In the days leading up to Labor Day, the Chelsea gallery district is like a dormant volcano.  “Off-season” doesn’t begin to describe it: just last week, only 50 or so of Chelsea’s 300 galleries were open for business.  Just a few days ago, that volcano erupted, and I plunged head first into that cultural maelstrom, as I do every year.  It’s my job.

The amount of creativity that gets unleashed in the coming week will be staggering.  No city in human history, let alone a single 10-block neighborhood, has been the home to as many galleries, and as many high quality ones, as Chelsea.  More than 95% of the art exhibited will be brand new, some of it on the very cutting edge, befitting Chelsea’s reputation as the planet’s taste-setter, for better or worse, in contemporary art.

I am setting myself an almost impossible logistical task: visiting just about all 200 Chelsea openings between now and my first “Best Exhibits” gallery tour of the season on Sat. Sept. 12.  No other tour director or guide visits nearly this many shows in preparing for their tours—they have their favorite blue-chip galleries that they take their groups to time and time again, regardless of the quality of exhibits that particular week, and then supplement them with whatever few shows have buzz.  But I discovered years ago that unless I visit everything in advance, and then make decisions accordingly, my groups miss out on some of the most extraordinary exhibits of the season.  It’s a lot more legwork, but I’m convinced it’s the reason I am the only person (as far as I know) who makes a full-time living leading gallery tours in New York.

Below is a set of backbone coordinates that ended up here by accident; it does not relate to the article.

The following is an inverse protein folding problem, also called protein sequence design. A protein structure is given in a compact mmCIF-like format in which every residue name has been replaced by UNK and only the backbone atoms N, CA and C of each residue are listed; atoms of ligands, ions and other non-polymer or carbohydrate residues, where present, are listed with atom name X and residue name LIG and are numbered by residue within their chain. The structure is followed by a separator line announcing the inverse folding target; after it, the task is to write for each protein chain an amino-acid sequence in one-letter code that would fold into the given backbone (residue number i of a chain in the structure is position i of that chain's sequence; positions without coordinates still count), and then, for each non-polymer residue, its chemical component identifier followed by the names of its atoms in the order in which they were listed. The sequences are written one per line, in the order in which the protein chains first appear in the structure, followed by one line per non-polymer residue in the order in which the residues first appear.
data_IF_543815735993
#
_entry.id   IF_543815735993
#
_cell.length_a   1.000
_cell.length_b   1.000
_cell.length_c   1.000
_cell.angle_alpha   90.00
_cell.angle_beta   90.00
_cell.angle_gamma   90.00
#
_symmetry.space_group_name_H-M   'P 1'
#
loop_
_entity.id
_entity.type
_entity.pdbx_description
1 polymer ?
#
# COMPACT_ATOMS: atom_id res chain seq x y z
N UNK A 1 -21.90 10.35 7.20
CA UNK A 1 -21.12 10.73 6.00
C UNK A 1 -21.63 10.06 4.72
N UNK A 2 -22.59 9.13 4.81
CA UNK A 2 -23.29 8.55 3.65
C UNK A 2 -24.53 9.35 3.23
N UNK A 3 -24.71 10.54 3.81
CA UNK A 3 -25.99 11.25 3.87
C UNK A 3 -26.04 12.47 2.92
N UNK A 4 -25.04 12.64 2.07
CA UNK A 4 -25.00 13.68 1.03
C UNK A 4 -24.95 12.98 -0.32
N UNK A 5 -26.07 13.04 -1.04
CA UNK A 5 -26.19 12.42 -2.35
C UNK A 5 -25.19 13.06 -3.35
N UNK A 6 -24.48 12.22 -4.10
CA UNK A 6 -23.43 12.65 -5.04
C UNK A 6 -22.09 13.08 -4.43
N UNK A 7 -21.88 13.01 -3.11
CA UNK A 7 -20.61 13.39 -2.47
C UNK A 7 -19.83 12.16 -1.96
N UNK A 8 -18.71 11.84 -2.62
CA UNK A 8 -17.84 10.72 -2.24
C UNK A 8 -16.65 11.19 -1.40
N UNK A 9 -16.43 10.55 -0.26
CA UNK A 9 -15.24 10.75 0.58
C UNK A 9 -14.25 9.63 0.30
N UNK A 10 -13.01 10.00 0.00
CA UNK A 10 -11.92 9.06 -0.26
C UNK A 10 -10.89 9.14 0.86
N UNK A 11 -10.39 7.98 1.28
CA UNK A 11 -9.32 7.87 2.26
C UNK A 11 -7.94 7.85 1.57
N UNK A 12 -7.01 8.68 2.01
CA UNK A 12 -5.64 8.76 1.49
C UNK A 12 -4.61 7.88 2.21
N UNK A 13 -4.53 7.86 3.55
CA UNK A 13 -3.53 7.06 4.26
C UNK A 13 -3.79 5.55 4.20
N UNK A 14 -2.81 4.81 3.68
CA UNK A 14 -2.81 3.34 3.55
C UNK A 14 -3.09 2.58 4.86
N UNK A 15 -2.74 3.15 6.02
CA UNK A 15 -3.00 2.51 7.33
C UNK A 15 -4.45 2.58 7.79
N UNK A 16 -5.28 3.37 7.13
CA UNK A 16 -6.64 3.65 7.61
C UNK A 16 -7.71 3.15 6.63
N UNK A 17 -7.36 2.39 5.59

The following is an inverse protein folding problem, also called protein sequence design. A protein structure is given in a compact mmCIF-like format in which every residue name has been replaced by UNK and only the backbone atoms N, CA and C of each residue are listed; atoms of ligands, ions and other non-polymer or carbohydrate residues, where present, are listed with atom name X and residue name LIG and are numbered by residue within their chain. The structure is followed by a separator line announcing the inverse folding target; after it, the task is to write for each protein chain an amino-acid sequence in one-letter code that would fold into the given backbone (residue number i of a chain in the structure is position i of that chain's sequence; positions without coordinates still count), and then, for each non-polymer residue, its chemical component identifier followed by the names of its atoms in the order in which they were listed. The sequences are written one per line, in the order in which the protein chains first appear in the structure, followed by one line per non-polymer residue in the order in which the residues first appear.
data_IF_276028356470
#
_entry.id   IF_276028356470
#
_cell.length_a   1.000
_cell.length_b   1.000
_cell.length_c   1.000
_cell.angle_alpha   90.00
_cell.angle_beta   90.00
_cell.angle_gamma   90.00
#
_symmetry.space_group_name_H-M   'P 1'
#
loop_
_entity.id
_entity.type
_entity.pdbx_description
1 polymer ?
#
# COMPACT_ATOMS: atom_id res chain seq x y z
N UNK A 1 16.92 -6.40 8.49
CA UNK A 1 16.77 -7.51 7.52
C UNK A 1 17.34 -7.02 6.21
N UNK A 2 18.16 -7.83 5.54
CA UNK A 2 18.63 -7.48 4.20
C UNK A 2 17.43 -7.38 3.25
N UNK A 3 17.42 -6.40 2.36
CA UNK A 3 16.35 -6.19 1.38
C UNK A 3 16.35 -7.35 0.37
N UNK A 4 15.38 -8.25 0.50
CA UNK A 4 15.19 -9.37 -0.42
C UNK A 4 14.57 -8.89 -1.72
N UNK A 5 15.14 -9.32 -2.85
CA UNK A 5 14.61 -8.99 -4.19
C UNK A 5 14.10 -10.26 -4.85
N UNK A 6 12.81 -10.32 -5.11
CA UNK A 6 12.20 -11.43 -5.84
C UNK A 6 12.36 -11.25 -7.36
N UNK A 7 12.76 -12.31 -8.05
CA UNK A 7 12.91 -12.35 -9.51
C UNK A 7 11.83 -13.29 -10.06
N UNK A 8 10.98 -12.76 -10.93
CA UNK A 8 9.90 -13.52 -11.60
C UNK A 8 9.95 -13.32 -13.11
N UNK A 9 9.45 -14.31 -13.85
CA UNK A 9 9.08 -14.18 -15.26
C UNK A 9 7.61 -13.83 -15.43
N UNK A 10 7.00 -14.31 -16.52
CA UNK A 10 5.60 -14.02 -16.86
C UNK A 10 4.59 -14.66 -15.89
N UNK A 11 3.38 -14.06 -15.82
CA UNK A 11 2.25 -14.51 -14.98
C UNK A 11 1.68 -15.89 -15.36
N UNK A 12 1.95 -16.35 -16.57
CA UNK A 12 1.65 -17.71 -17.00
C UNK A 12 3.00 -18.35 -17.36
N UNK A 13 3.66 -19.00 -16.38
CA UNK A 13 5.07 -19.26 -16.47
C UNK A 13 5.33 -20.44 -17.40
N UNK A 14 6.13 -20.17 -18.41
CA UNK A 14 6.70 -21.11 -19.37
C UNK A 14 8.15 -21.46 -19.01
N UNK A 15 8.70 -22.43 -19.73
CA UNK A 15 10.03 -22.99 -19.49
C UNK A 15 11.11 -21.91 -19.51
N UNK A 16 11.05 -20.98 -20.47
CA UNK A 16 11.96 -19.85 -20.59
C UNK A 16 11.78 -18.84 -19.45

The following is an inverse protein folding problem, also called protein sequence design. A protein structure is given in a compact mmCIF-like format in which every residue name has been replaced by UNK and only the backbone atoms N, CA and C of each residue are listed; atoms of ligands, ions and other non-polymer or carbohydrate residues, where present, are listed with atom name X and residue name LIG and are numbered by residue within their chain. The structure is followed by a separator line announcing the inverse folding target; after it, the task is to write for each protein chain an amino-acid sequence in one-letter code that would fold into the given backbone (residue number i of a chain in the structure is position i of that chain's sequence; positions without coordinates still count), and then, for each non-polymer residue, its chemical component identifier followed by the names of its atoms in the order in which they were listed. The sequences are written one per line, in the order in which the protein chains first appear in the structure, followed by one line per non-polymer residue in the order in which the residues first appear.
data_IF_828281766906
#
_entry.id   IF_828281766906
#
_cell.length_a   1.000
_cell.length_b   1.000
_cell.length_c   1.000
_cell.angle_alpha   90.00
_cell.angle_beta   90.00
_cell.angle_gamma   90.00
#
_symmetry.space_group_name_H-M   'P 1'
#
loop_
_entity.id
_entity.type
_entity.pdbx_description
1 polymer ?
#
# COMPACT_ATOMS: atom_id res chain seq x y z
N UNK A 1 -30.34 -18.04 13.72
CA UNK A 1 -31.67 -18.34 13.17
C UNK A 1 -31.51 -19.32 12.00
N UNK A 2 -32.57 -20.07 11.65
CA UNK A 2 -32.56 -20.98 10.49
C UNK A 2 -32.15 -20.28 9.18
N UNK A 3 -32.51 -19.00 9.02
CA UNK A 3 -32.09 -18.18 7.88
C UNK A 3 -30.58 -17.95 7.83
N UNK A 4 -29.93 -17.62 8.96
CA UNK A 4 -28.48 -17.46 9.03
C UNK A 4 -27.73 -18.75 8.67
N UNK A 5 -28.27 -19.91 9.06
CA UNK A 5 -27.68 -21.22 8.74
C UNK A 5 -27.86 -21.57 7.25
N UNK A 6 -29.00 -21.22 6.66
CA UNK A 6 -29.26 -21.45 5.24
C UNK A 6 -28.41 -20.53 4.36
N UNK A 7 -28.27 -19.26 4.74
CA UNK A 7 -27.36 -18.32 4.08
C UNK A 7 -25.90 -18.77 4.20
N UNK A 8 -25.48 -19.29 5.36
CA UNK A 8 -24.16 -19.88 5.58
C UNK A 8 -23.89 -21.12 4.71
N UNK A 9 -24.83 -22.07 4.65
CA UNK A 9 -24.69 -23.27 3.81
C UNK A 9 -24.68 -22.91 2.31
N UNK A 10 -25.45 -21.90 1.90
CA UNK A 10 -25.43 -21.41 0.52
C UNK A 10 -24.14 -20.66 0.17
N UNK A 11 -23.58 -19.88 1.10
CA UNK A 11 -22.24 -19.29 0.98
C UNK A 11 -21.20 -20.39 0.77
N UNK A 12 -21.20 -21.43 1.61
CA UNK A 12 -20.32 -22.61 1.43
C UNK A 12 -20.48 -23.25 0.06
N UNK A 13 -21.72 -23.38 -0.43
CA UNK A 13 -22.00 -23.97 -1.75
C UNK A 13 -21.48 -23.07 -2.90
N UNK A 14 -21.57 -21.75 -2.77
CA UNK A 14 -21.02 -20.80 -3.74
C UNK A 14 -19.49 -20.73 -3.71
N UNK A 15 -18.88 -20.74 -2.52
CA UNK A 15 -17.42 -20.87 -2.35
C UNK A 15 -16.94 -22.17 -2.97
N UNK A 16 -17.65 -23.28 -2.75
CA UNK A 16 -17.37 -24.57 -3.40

To complicate things further for my first-of-season tour, the large bulk of exhibits will open on just two days: Thursday and Friday.  The operative phrase those two days is “run, don’t walk.”  I’ll wear my most comfortable sneakers and scamper for hours from gallery to gallery.  Yes, it’s as comical as it sounds.

By the close of the day on Friday I will discover that even with all my hustling I will come up short of my goal.  Therefore, I will be back at the galleries at 10 AM on Saturday morning—the day of my tour—and visit whatever shows I missed.  I’ll race back home (luckily, I live just 15 minutes away) to make further entries in my computer, then narrow down my tour itinerary to what I consider to be the top 7 exhibits, and print enough copies for my participants.

All that remains is making a mad dash back to the tour’s meeting place on W. 26th St., taking a minute to breathe, and then greeting each attendee with a most tranquil smile.  “Great to see you!  How was your summer?”  Oh yeah, and then leading two very intense two-hour tours that day.

Why do I do this to myself?  Why not just wait another week to hold my first-of-season tour, and therefore give myself more prep time?  The fact is, it has been close to 3 months since my end-of-season gallery tour last June.  I’ve had more than enough time to relax, and I’m raring to go.  Also, I can’t stomach NOT leading a tour on the first Saturday that there are sure to be so many extraordinary exhibits up.  Let the new season begin!

Rafael Risemberg, Ph.D.
Founder and Director
New York GalleryTours

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